HP Frontier Becomes World’s Fastest Supercomputer, Beating Japan’s Fugaku

HP Frontier
Image: HP

Today, Hewlett Packard Enterprise announced its latest creation, “Frontier.” It is a supercomputer built by HPE for the U.S. Department of Energy’s Oak Ridge National Laboratory (ORNL), which recorded around 1.1 exaflops, making it the first supercomputer globally to break the exascale speed limitation.

As per the Top 500 list of the world’s most powerful supercomputers, it’s the quickest supercomputer globally. HP Frontier is also the number one in the mixed-precision computing category that rates the performance of the computers in AI formats with 6.88 exaflops.

Furthermore, the new supercomputer ranks as the number one choice on the Green500 list of the world’s most energy-efficient supercomputers with 52.23 gigaflops performance per watt, making it 32% more energy-efficient compared to the previous choice.

ORNL’s Frontier can solve problems at 10x faster speed and 8X more complexity

HP Frontier is the most powerful supercomputer globally, capable of delivering extraordinary performance and innovative capabilities; hence it will speed up the discoveries, make breakthroughs and address tough challenges.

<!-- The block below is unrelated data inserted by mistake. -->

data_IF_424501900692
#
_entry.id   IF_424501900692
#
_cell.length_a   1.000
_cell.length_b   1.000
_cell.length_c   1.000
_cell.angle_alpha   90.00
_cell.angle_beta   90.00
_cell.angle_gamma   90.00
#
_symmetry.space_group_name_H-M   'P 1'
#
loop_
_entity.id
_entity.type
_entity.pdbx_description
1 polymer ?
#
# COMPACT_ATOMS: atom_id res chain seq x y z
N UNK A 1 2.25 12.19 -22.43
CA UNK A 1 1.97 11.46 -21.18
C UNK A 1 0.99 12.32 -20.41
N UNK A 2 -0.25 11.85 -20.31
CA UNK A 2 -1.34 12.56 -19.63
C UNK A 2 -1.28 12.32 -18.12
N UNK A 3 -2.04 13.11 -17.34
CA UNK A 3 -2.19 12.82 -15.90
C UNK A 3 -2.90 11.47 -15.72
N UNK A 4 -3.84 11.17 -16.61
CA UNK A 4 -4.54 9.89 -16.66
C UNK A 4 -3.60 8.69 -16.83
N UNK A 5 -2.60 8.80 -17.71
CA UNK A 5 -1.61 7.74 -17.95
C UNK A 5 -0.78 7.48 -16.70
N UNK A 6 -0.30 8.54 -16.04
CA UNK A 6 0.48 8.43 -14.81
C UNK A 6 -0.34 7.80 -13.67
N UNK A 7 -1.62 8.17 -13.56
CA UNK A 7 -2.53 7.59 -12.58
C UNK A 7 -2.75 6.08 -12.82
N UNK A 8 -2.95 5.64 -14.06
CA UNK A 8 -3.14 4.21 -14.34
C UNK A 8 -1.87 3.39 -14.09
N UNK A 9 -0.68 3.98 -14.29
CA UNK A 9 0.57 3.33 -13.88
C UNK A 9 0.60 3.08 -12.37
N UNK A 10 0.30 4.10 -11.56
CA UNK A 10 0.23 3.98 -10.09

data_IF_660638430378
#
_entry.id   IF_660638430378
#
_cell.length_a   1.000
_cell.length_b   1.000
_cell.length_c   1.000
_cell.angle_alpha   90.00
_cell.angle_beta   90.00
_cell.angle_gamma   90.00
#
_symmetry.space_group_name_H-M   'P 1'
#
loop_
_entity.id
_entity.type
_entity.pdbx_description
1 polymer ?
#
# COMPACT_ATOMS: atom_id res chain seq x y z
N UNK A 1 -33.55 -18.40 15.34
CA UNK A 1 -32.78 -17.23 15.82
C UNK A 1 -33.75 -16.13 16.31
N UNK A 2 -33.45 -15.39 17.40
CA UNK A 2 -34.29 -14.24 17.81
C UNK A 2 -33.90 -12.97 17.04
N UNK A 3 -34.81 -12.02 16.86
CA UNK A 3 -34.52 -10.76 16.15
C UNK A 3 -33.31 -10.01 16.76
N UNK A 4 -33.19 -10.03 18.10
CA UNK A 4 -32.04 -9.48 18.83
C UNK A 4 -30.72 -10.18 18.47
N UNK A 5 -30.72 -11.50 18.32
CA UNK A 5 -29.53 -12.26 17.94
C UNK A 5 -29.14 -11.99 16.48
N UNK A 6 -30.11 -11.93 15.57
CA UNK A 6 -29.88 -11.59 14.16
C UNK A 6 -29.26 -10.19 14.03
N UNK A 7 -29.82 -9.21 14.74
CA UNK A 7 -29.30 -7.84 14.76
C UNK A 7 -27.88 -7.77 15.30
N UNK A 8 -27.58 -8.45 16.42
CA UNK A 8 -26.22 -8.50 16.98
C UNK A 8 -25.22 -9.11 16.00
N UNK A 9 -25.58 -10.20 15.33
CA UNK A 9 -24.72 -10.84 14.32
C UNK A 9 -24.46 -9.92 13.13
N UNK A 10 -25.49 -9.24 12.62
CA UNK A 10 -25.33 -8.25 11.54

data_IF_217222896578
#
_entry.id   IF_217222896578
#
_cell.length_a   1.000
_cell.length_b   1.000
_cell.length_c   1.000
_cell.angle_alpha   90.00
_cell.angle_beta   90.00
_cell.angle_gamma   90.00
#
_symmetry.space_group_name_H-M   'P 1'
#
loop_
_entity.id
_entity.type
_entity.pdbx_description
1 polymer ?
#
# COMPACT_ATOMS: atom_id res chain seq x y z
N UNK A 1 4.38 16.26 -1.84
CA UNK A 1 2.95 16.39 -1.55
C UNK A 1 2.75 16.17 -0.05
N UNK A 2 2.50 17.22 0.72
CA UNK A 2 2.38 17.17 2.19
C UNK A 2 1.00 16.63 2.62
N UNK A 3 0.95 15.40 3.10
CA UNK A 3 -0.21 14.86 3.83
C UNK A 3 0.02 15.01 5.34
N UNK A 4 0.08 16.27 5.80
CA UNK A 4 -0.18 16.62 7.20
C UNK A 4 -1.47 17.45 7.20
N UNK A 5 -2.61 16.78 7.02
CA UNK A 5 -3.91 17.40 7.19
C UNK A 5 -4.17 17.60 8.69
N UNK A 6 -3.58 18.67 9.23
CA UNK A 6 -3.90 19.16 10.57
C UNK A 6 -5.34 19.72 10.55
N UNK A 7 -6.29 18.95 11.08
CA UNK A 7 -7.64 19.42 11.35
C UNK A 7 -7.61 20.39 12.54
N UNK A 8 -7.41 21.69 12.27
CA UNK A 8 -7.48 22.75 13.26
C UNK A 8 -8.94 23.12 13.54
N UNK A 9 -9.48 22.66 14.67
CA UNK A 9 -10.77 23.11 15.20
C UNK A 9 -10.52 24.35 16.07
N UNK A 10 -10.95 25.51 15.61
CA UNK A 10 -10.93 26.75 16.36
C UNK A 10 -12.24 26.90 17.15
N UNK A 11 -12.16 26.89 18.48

The supercomputer, which is more powerful than the next seven choices on the list, will equip the scientists with a better ability to solve problems that are 8X more complex at a 10X faster. Frontier can also reach even higher speed levels with a theoretical peak performance of around two exaflops.

This powerful device is expected to impact important areas such as disease diagnoses, cancer, prognoses, renewable energy, drug discovery, and more.

Justin Hotard, the executive vice president, and GM, HPC & AI, at HPE, said, “Today’s debut of the Frontier exascale supercomputer delivers a breakthrough of speed and performance and will allow us to answer questions we never knew to ask.”

Inside HP Frontier: A technological marvel

HPE created the Frontier with innovative technologies provided through HPE Cray EX supercomputers to improve performance. It also aims to target new AI and machine learning apps to enhance accuracy quicker and more resourcefully.

Here are some of its most significant parts:

  • 74 HPE Cray EX cabinets as every weight around 8,000 lbs or more. Every node comprises one optimized 3rd Gen AMD EPYC™ processor and around four AMD Instinct™ MI250x accelerators that provide 9,408 CPUs and 37,632 GPUs in the complete system.
  • HPE Slingshot networking cables wroth of 90 miles. It will provide extremely high-performance Ethernet fabric created for the next-gen AI and HPC solutions.
  • The Cray Clustersor E1000 Storage system lets the Frontier’s Orion storage system provide up to 700 Petabytes of storage capacity, a peak writer speed of 35 terabytes per second, and more than 15 billion random input/output operations each second.
  • It has refined liquid-cooling capabilities that promote a quiet data center.

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